When a client hires your construction company to do a job, they probably have a lot of opinions about the aesthetics of that future building. Perhaps it is a home or a commercial location. The client is going to have ideas about the finishings that they want and the end stages of the job that include things like painting, installing flooring, putting up trim and installing light fixtures. These are just a few examples.
What if the client later comes to the site and decides that they don’t like the aesthetics of the building? The materials don’t work together or it’s not what they were envisioning. They claim that your company has not built the structure according to their high standards, and they don’t want to pay. You claim, of course, that you simply did the job per their instructions. Are they correct that this counts as a construction defect?
It’s only a defect if a mistake was made
The thing to remember is that mistakes are what lead to defects. For instance, finishing defects are certainly an example of a construction defect. A house could be built perfectly, but a sloppy coat of paint can make the interior look terrible and lower the value of the home. This would be a defect that needs to be rectified if the paint job was below industry standards.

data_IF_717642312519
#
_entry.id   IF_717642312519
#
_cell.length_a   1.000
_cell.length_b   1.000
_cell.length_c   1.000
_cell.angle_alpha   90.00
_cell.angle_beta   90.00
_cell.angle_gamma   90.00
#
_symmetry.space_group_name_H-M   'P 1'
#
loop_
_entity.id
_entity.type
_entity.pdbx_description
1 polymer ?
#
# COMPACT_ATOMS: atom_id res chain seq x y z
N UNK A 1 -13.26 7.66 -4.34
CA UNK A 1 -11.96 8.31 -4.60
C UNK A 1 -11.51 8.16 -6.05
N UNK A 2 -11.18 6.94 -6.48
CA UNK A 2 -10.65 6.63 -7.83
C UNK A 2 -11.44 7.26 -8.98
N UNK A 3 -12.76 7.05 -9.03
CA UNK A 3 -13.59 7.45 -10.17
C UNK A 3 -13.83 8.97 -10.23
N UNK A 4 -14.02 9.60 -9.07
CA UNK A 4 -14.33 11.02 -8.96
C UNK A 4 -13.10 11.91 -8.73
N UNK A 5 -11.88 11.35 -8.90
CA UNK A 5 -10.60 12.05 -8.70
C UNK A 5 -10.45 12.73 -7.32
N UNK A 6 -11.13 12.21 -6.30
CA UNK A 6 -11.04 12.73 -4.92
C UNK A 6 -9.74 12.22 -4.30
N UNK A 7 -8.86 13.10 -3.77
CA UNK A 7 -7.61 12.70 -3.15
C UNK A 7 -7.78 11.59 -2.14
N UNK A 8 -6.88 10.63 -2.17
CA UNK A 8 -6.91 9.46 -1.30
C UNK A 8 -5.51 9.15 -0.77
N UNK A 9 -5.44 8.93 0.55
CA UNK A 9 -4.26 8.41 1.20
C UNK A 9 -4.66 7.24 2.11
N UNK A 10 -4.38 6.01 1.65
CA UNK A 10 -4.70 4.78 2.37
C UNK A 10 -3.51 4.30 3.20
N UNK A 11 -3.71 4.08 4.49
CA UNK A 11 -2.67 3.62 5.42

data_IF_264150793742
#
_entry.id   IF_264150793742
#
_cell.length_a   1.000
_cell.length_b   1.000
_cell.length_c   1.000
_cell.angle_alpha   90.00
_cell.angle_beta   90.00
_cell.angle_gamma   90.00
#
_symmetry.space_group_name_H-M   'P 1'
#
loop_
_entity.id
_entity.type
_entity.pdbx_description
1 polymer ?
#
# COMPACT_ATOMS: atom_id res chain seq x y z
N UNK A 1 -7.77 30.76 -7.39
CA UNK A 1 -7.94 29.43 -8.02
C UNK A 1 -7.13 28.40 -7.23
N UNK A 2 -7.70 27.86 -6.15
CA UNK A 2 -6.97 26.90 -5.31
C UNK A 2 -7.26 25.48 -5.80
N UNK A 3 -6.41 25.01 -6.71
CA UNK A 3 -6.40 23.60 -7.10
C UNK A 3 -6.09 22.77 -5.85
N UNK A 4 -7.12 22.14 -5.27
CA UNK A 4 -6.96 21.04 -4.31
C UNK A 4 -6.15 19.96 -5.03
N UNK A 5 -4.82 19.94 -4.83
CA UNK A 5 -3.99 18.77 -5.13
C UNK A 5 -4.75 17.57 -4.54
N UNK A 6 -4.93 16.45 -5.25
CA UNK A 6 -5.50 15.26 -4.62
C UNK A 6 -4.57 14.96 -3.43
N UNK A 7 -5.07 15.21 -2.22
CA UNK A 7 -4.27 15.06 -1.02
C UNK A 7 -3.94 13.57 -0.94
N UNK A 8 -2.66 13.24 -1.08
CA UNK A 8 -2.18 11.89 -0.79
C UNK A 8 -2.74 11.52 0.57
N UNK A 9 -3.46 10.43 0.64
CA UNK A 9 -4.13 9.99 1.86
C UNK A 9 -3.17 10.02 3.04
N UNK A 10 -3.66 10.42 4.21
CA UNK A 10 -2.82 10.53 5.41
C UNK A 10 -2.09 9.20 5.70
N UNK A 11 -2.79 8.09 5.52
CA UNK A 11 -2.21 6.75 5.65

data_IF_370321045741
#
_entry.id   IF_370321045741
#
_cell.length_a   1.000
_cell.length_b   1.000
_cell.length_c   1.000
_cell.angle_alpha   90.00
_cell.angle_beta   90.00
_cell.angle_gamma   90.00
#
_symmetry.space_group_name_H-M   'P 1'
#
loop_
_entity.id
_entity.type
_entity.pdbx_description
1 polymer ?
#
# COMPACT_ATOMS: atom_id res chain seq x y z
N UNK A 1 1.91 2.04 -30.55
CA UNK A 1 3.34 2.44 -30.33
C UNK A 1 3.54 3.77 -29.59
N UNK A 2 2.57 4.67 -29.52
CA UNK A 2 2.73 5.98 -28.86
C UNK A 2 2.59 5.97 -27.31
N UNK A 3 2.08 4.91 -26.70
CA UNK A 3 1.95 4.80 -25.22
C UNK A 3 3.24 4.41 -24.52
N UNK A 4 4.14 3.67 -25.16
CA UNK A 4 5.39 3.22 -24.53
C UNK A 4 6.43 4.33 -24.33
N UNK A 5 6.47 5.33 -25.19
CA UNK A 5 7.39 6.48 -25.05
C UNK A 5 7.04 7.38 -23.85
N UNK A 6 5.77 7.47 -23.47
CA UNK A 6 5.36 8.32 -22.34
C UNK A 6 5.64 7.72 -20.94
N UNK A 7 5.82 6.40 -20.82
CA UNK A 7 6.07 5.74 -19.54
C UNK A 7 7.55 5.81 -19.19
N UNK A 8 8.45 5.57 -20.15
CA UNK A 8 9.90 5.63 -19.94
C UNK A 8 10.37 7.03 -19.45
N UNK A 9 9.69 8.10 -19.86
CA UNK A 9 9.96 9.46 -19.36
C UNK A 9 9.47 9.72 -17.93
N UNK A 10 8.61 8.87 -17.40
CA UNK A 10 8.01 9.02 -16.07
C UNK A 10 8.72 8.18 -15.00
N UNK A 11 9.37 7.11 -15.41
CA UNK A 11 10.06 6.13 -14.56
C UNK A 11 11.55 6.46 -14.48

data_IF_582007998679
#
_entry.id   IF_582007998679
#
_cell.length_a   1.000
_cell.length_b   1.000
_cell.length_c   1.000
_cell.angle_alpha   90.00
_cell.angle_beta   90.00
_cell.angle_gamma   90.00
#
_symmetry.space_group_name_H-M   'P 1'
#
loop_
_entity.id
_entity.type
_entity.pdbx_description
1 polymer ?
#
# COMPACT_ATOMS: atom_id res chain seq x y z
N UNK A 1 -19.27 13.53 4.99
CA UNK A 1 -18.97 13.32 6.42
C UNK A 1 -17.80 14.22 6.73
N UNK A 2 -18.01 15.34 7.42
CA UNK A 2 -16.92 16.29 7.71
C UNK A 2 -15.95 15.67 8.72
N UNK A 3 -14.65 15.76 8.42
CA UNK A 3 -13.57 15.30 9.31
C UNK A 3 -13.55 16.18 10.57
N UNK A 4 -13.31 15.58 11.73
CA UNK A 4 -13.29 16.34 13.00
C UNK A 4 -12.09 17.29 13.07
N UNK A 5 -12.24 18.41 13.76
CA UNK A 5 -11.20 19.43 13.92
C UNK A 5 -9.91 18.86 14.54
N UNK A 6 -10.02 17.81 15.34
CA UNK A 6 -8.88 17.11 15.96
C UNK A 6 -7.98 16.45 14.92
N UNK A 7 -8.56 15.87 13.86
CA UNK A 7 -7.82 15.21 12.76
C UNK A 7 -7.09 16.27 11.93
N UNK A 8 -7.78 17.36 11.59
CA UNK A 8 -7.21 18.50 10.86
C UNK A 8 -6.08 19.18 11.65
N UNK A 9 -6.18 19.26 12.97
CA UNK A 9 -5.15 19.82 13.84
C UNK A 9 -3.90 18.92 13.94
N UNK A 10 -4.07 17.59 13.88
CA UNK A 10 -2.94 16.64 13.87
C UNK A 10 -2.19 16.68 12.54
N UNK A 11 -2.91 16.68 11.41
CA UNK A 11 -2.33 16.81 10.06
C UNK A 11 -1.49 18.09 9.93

However, it is definitely not a defect if the client just doesn’t like the color of the paint or the style of the trim. The only way they could make this claim is if they asked you to use a different material and you used the wrong one. But if you simply used the materials that the client asked for and they found out in retrospect that they don’t like them, your company is not liable.
That’s not to say that this isn’t going to lead to a dispute, so make sure you know about your legal options.